Smoke signals: your body’s fight against first and secondhand smoke
We all have bad habits. Some people bite their nails, others drink 10 cups of coffee a day, and some can’t put down their cellphones. When a habit becomes an addiction, however, it enters a new, very destructive orbit. While nibbling one’s nails isn’t such a big deal, consuming excessive amounts of caffeine is straight-up unhealthy. Fortunately, neither of these is harmful to anyone other than the person with the habit.
When it comes to socially acceptable habits, smoking is arguably the worst. This is for a number of reasons. Not only is it a habit that can quickly become an addiction, it’s also incredibly hard to quit. Worse still, it’s instantly damaging to other people.
This is not news. Ever since 1964, when it was proven that cigarette smoke is dangerous, there have been countless messages urging people to quit, not to start, or at the very least not light up around others. However, the fact that so many people still do smoke, even in public places, means that it’s a good idea to remember why secondhand smoke is such a big deal.
Just because something is common doesn’t mean it’s ok.
In 2017, we have never known as much about the workings of our bodies as we do now. What’s more, we’ve never been as concerned with our health and longevity as we are today. The chances are that you have personally eaten kale, or some other cruciferous vegetable in the last week, or at least know someone who has. Why? Because it’s good for you.
With this in mind, it’s even more outrageous that smoking is still a thing. Perhaps we’ve forgotten why it’s so bad. Instead of vilifying smokers, however, let’s focus on the dangers of secondhand smoke.
Exposure to cancer causing chemicals
Secondhand smoke refers to the smoke that’s exhaled by the smoker, as well as the smoke vapours that escape from both ends of the cigarette. Combined, these sources contain more than 7000 chemicals, including arsenic and formaldehyde. Of these 7000 chemicals, at least 70 are known to be carcinogenic.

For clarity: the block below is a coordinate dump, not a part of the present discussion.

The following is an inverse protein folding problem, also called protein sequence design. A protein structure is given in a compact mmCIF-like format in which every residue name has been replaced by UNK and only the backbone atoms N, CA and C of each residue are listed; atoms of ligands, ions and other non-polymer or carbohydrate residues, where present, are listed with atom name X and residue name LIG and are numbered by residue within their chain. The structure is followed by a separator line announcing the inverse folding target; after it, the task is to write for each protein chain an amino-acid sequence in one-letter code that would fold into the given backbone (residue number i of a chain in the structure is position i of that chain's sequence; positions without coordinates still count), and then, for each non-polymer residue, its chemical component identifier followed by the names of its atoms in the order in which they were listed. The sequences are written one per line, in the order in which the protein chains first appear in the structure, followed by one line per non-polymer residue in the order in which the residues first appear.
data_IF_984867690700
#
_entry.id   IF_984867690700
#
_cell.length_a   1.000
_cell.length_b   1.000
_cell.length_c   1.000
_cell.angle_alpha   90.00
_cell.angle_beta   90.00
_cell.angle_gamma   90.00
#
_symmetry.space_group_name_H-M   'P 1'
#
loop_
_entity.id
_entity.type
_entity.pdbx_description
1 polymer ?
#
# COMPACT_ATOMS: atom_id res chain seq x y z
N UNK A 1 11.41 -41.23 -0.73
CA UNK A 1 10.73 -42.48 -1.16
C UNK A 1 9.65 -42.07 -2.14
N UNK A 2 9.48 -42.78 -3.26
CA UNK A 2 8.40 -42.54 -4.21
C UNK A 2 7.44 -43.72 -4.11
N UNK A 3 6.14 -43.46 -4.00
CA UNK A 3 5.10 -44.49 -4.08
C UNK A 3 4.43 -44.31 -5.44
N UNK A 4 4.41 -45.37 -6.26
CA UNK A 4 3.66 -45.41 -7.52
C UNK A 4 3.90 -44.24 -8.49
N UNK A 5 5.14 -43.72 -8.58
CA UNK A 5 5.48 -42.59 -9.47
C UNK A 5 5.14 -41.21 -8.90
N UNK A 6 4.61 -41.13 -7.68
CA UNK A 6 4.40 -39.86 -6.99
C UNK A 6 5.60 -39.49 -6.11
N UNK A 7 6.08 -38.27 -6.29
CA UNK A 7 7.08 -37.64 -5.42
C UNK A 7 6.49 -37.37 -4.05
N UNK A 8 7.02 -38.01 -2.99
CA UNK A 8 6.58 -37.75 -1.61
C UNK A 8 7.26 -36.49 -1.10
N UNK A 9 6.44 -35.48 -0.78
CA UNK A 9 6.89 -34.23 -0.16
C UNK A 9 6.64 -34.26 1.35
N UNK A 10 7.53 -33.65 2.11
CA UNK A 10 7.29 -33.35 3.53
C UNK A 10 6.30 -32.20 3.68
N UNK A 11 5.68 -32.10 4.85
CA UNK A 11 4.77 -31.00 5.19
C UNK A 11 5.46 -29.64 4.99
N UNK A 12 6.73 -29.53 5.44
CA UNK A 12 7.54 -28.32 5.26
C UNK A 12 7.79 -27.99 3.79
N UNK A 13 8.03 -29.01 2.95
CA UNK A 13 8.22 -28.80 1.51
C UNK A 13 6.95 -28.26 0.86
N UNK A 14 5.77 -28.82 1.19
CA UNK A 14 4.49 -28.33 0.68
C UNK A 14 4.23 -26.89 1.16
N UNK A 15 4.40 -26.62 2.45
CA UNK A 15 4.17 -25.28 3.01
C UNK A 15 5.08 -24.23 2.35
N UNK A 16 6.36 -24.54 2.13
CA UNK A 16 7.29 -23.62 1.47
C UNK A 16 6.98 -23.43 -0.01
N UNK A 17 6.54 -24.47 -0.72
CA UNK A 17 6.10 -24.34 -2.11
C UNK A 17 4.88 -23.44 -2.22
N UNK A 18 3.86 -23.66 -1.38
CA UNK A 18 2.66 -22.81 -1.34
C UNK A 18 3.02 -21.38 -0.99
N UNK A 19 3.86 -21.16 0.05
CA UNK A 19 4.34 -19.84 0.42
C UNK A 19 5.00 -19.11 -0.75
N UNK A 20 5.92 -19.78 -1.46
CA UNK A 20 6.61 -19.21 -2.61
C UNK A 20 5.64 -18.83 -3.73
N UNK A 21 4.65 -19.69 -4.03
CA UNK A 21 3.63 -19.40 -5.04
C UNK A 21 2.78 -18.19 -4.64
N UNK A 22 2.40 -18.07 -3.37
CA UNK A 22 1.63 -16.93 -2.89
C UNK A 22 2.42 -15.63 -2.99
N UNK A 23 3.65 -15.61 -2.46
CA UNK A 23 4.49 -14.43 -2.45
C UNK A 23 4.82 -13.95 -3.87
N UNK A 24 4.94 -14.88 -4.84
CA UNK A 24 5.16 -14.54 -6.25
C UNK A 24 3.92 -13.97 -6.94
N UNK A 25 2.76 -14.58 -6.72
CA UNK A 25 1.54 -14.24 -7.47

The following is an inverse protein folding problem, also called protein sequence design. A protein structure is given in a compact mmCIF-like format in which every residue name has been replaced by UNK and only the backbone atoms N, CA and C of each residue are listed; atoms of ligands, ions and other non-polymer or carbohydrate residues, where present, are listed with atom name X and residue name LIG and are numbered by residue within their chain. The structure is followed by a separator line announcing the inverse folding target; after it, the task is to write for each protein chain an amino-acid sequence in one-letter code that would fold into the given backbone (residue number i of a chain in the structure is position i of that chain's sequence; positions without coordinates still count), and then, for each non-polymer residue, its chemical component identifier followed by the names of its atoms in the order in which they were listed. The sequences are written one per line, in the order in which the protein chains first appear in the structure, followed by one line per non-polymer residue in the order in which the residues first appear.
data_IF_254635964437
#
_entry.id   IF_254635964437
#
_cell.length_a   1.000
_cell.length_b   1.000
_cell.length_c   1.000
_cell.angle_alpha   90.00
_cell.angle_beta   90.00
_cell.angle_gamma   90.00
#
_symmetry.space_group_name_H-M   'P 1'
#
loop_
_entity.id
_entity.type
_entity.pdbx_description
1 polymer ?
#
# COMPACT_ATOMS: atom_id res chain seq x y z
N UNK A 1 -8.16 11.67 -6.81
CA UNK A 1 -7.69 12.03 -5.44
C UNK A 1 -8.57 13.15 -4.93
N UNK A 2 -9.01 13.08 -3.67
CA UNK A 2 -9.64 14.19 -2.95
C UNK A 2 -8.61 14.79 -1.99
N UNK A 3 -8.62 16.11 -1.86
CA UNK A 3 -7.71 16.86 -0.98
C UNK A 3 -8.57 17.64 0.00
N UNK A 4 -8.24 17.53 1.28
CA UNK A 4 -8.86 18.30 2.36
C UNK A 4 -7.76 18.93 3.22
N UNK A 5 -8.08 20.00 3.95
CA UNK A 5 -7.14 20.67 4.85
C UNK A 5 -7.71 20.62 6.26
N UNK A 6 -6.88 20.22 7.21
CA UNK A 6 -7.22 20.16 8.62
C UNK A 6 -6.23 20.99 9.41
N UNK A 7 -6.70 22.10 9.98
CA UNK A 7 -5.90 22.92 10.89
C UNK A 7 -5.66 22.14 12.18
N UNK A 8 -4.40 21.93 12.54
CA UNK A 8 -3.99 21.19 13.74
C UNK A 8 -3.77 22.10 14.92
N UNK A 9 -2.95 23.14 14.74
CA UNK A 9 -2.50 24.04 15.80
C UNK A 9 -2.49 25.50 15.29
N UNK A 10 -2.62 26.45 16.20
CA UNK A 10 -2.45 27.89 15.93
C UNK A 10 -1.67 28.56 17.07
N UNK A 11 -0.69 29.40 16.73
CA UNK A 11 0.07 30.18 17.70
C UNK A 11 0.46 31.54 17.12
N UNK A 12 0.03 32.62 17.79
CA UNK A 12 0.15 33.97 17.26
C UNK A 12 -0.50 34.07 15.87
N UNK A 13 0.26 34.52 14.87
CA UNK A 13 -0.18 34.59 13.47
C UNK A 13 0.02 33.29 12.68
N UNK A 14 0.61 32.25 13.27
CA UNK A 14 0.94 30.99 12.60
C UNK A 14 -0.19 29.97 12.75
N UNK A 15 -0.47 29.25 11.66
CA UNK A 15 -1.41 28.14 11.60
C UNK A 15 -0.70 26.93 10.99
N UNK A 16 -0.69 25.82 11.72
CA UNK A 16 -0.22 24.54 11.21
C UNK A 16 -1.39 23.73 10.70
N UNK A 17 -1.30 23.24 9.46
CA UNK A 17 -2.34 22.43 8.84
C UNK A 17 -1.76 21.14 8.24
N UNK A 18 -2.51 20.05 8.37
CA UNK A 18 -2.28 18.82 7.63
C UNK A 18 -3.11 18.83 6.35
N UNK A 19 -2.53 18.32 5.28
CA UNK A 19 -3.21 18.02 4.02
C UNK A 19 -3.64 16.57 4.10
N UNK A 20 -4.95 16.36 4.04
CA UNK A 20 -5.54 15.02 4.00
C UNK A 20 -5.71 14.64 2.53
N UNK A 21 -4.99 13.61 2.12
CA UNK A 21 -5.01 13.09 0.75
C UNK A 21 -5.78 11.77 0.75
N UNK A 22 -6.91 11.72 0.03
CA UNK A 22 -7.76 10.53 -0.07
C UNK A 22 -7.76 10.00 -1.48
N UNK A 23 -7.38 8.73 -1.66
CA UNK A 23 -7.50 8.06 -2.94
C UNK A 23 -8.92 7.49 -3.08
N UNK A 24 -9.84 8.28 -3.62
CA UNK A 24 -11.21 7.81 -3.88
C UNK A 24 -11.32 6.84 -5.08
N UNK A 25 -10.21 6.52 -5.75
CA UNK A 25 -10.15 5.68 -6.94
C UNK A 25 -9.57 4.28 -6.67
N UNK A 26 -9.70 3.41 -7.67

When inhaled, intentionally or not, these chemicals are absorbed by your lungs and quickly enter your blood stream. This carries them all over your body. So even if you’ve never smoked a single puff, simply by inhaling someone else’s smoke, you’re at risk of exactly the same diseases that they are.
Compromised immune systems
When your body is exposed to cigarette smoke, it reacts in the same way it would when fighting off an infection. White blood cells rush to the fore, and substantial energy is spent on defending the vulnerable areas, such as your heart, blood and lungs. This means a lowered immune system, making you susceptible to whatever viral or bacterial nasties are doing the rounds.
Non-smokers who can’t shake off that flu virus, or who have a persistent cough, often find that the fastest way to get better is to avoid smokers. Like the plague.
When a non-smoker is exposed to secondhand smoke, their bodies react immediately by narrowing airways, which makes it difficult for their lungs to get the oxygen they need. Within just 20 minutes of being around people smoking, non-smokers can begin to feel the effects. This means that even a night out at a bar, or at a smoker’s house can leave you feeling short of breath, for all the wrong reasons.
Children are most at risk
Because their little bodies are still developing, children suffer the most from inhaling secondhand smoke. Exposure can cause them to have severe asthma attacks, develop chronic respiratory problems, and even puts them at a higher risk of SIDS (Sudden Infant Death Syndrome).
Not only does smoke damage them physically, being around smoking adults sends a clear message – louder than words – that it’s ok to light up. When preventing the addiction is so much better than having to quit, it’s more effective to make it undesirable from the get go, which places a heavy load of responsibility on family members and grown-up friends.
Taking notes from the neighbours
Interestingly, the state of California is a frontrunner in tobacco control, and its stringent laws have seen a severe decline in lung-cancer related deaths. It’s pretty hard to find a nice place to have a smoke in California, as a statewide ban has been in place since 1998 on smoking in all enclosed work spaces, including restaurants and bars.
The reason can be inferred from this excerpt of their legislation “nonsmokers have no adequate means to protect themselves from the damage inflicted upon them when they involuntarily inhale tobacco smoke”.
In other words, the only way to be safe from smoke is to stay away from smoke. There’s no need to be polite. It’s not an opinion that smoke is harmful to your body, it’s a fact. The best way to preserve your health and that of your loved ones is to ensure that you don’t get a lungful.
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